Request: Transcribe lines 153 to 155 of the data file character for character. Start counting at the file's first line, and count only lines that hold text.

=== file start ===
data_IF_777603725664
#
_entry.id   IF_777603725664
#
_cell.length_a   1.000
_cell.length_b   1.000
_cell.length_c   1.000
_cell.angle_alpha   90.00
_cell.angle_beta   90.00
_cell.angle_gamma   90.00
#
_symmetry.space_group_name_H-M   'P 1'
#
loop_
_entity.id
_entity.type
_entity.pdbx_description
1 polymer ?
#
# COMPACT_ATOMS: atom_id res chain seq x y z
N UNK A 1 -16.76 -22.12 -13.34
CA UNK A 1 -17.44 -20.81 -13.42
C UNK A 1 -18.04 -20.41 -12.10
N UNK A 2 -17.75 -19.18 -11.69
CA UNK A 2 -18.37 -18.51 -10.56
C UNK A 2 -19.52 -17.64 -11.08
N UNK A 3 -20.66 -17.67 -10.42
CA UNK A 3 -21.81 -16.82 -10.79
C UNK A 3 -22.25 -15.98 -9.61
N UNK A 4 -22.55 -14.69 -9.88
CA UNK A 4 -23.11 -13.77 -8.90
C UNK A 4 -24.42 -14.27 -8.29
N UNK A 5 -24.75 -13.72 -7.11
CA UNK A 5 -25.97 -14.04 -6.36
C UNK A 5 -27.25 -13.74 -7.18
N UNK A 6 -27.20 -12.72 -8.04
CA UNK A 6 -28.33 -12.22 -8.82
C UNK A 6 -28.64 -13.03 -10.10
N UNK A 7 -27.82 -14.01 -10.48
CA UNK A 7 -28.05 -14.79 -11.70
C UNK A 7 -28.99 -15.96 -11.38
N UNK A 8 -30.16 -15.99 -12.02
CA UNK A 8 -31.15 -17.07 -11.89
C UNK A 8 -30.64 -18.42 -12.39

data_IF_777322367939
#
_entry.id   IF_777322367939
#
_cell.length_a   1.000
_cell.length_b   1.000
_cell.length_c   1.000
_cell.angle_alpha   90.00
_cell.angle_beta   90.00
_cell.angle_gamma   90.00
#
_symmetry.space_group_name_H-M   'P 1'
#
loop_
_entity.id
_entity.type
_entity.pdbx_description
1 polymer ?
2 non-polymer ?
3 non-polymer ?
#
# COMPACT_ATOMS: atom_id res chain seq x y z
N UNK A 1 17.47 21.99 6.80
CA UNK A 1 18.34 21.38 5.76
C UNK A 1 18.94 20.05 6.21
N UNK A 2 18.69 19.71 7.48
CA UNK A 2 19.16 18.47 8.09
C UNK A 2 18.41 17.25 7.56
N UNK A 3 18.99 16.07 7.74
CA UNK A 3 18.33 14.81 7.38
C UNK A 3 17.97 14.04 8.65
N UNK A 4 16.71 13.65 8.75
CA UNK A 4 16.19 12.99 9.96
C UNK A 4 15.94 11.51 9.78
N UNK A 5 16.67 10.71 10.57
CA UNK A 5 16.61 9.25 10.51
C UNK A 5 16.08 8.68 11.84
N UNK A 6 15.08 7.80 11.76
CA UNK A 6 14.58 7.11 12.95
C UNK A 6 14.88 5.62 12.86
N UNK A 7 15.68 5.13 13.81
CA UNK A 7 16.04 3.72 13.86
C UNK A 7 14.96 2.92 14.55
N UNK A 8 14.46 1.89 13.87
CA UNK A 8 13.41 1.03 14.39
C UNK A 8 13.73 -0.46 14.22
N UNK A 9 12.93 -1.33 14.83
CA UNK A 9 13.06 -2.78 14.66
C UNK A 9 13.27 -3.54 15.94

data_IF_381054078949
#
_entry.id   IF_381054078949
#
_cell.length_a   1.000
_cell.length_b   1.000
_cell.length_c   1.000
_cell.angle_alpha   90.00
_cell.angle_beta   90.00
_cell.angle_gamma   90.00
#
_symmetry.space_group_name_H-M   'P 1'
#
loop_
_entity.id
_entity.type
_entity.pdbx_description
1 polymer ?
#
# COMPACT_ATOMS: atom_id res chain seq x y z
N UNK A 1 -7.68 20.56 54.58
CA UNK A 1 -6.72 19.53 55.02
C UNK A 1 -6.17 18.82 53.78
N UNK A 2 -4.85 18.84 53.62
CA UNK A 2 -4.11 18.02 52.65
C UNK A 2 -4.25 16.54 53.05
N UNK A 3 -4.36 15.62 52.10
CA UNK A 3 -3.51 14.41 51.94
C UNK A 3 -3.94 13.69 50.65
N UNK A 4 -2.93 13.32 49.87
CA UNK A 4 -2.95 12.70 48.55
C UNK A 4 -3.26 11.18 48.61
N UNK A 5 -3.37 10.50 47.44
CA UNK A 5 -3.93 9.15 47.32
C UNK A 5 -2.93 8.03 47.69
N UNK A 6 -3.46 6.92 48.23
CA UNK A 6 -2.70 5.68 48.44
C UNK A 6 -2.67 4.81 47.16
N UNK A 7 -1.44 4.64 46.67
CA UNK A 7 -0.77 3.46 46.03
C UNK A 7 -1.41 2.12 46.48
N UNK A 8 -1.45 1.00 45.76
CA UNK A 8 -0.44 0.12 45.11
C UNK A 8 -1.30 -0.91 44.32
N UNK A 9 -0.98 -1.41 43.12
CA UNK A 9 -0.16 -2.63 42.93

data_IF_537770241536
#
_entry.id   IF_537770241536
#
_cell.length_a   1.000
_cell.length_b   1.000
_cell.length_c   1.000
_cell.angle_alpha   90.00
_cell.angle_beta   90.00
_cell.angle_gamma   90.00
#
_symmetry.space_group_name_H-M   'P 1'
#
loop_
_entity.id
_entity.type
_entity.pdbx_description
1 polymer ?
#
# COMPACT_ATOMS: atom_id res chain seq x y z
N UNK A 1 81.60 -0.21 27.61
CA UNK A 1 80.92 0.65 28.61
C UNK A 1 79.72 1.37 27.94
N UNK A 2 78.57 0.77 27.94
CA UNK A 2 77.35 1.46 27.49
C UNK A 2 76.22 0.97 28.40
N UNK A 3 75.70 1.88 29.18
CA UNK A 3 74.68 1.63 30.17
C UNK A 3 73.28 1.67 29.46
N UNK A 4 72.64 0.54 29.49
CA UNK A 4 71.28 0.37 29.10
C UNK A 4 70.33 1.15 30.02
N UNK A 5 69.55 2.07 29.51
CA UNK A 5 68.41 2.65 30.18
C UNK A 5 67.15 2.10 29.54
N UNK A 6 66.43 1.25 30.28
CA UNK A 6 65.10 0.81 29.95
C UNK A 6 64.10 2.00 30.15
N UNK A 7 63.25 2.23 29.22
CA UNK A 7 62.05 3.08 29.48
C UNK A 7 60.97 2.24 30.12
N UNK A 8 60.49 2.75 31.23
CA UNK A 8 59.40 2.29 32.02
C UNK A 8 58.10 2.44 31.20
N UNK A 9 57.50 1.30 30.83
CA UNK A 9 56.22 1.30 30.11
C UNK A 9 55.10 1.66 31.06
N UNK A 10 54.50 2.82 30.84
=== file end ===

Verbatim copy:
loop_
_entity.id
_entity.type